There appears to be very little information available about competitive hourly rates for GIS freelancers. Additionally, GIS freelancers never post rates on their websites. Elance has some information on what people are asking, although I believe the rates are well below the industry standard due to the structure of their bidding system (example). The US Bureau of Labor Statistics states the median pay for Cartographers and Photogrammetrists is $27.62 USD, although this is presumably low because it does not taking into account fringe benefits. What is the going rate for GIS freelancers? I am interested in hearing from both freelancers and businesses who contract out work.
closed as too broad by PolyGeo♦ Nov 13 at 22:45
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Firstly - this is an excellent question (+1). As a freelancer, I wish I had had this information when I started out!
Secondly - YIKES! Translating that rate into sterling is frightening. GIS professionals must be ten a penny in the US is all I can say if that it the limit of your earning expectations.
Third (and a more serious commentary expanding on Conor's answer) - The answer to your question depends a lot on the sector in which you are applying your GIS skills. This is first and foremost the deciding factor. If I was working in the oil industry I would be charging double what I am at the moment (but GIS for the oil industry is a little bit specialized and some of the skills very niche e.g. bespoke geological software skills required rather than just ArcGIS or what have you).
I set my rate initially by taking my (then) annual salary (gross of tax to allow for some corporate tax and sundries as very roughly equivalent to my income tax and UK National Insurnce) and divided by 200 to give me a day rate. I used 200 because I used to work in a commercial GIS group where there was a concept of '200 chargeable days' - the remaining 165 days being taken up by weekends, sick leave, holidays, personal development, business development (including website maintenance), computer maintenance etc. This was a formula which worked well in my experience. For an hourly rate I divided the day rate by 7 because:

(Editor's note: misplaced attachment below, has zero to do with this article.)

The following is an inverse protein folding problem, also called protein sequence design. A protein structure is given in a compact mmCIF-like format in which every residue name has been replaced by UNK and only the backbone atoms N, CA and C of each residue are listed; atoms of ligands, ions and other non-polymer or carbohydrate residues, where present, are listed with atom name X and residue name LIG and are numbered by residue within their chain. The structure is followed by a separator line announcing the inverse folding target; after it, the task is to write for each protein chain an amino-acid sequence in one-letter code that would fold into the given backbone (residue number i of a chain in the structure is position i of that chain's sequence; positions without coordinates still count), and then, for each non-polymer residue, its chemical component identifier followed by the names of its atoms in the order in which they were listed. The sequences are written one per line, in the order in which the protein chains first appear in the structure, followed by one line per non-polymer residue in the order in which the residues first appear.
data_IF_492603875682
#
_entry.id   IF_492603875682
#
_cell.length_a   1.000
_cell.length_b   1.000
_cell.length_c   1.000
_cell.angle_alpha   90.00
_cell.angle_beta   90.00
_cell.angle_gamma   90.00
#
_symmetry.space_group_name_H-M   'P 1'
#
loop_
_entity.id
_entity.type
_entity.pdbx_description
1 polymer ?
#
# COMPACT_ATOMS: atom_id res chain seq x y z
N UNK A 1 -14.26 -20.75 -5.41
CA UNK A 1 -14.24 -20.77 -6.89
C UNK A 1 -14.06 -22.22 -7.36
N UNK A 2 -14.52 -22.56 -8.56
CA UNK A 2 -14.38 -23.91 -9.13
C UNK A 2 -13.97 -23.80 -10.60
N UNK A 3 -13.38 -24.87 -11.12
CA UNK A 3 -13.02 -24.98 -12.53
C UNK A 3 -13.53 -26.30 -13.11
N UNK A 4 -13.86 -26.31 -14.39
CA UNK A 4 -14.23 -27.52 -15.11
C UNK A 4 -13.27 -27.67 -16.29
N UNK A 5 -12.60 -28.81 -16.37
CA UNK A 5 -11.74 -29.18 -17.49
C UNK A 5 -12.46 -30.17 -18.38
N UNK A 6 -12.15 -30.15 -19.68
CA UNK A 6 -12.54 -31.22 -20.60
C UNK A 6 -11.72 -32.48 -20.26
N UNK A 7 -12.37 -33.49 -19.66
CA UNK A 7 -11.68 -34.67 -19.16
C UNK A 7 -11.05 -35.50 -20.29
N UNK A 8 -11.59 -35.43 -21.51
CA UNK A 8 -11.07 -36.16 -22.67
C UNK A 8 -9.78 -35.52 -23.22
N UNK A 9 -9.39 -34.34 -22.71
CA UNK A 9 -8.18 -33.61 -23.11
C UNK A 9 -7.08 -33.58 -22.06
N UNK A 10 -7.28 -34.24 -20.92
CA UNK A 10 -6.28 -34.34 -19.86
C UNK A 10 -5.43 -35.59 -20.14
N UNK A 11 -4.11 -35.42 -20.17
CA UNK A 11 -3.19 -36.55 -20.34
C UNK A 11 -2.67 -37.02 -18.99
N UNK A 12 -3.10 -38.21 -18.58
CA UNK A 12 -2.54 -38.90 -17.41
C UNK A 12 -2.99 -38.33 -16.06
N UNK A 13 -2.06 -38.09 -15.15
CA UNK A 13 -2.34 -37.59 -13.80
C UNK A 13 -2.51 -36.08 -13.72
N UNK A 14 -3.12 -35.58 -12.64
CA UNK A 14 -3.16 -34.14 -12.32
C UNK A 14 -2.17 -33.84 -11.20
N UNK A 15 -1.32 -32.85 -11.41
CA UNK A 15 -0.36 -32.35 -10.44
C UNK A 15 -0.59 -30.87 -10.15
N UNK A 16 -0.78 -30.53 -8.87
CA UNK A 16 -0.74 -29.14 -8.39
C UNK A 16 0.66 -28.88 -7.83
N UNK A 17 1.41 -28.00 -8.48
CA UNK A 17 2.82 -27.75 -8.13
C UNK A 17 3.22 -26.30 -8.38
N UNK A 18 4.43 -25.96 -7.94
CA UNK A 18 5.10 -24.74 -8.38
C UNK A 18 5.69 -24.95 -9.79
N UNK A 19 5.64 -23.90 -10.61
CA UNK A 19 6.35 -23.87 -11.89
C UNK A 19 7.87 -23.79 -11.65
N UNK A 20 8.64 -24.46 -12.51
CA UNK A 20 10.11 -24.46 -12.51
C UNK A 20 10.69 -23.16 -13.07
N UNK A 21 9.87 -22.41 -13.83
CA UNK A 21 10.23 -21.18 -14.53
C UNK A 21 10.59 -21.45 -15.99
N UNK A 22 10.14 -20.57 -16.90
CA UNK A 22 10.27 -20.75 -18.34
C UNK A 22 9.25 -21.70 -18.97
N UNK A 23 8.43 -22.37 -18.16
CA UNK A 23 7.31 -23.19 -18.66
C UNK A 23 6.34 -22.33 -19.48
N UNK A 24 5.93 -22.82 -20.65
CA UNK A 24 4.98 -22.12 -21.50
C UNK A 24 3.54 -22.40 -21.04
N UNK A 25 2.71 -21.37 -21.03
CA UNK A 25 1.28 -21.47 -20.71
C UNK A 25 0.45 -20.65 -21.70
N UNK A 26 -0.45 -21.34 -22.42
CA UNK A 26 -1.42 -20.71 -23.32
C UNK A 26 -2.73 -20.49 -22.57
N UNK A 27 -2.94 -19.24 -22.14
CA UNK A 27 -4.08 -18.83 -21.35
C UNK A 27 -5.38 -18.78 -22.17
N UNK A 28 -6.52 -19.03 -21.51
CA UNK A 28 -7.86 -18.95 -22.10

Using this simple calculation you can work out what you personally must charge to maintain your current standard of living. Anything less would represent an unacceptable drop in salary and mean it is not worth going freelance.
The aim of going freelance is to get flexibility, self determination, personal satisfaction and because you have noticed how your current employer is benefiting from your skills and you would like a cut of that money. The above calculation is just a baseline and to improve on it, you can put your prices up and you work harder once you get a feel for the market. However, this method of calculating your hourly rate will reflect the market you personally work in and the level at which you are working (as Conor says, it depends on whether you are a junior technician or doing advanced spatial analysis for instance).
ADDITIONAL COMMENT: I should add that, after all the talk about a minimum acceptable rate, it isn't just about the money. As a freelancer I personally have gained a lot more job satisfaction and can meet my clients' needs without all the bureaucracy of a large organisation getting in the way. I am also a lot more hands-on, which I enjoy and which I was losing with increasing seniority in a traditional employed role. This sense of satisfaction and achievement are worth a lot and can't be expressed in a simple monetary rate. This is the hidden bonus (though I grant you, you can't eat it and it doesn't pay the mortgage).
It really depends on what kind of work you are doing and the client you are doing it for.
What you do matters:
A freelance GIS Developer like Kirk Kuykendall is going to make a lot more per hour as a GIS Developer with a very specialized skillset than someone who is just digitizing a few thousand points or lines (technician level work) in a GIS.
Who you are working for matters:
Private industry generally pays more than local governments. Local governments generally pay more than nonprofits. Larger clients generally pay more than smaller to medium sized clients.
That being said, here is what I see for small to medium-sized clients:
For GIS developers (anecdotally based on work that I've done) the going rate isn't much different from most other freelance programming jobs ($70-125 USD per hour in the USA, depending on client, type, and length of work.)
I've seen technician jobs as low as $15 per hour (but more often closer to the $27 you quoted) and as such jobs falling more under the "Analyst" paradigm are somewhere in between.
This old web link from 2001 says that they charged $40/hour for their GIS Analyst work. Though the face of GIS has changed significantly since then, I don't find that to be an unreasonable number.
An hourly pay for a cartographer is of course not equivalent to what the same person with the same skill level would charge as a freelancer.
@Conor sugested $70-125 USD. That sounds about right on the low to medium end even here in Canada but could be more for highly specialized tasks such as specialized analysis and development work.
This does not mean however that you will take home $70-$125 USD / hour.
Subtract the cost of doing business business:
Add it all up and initially you may get the $30 - $50 out of the $70-$125 you will bill out.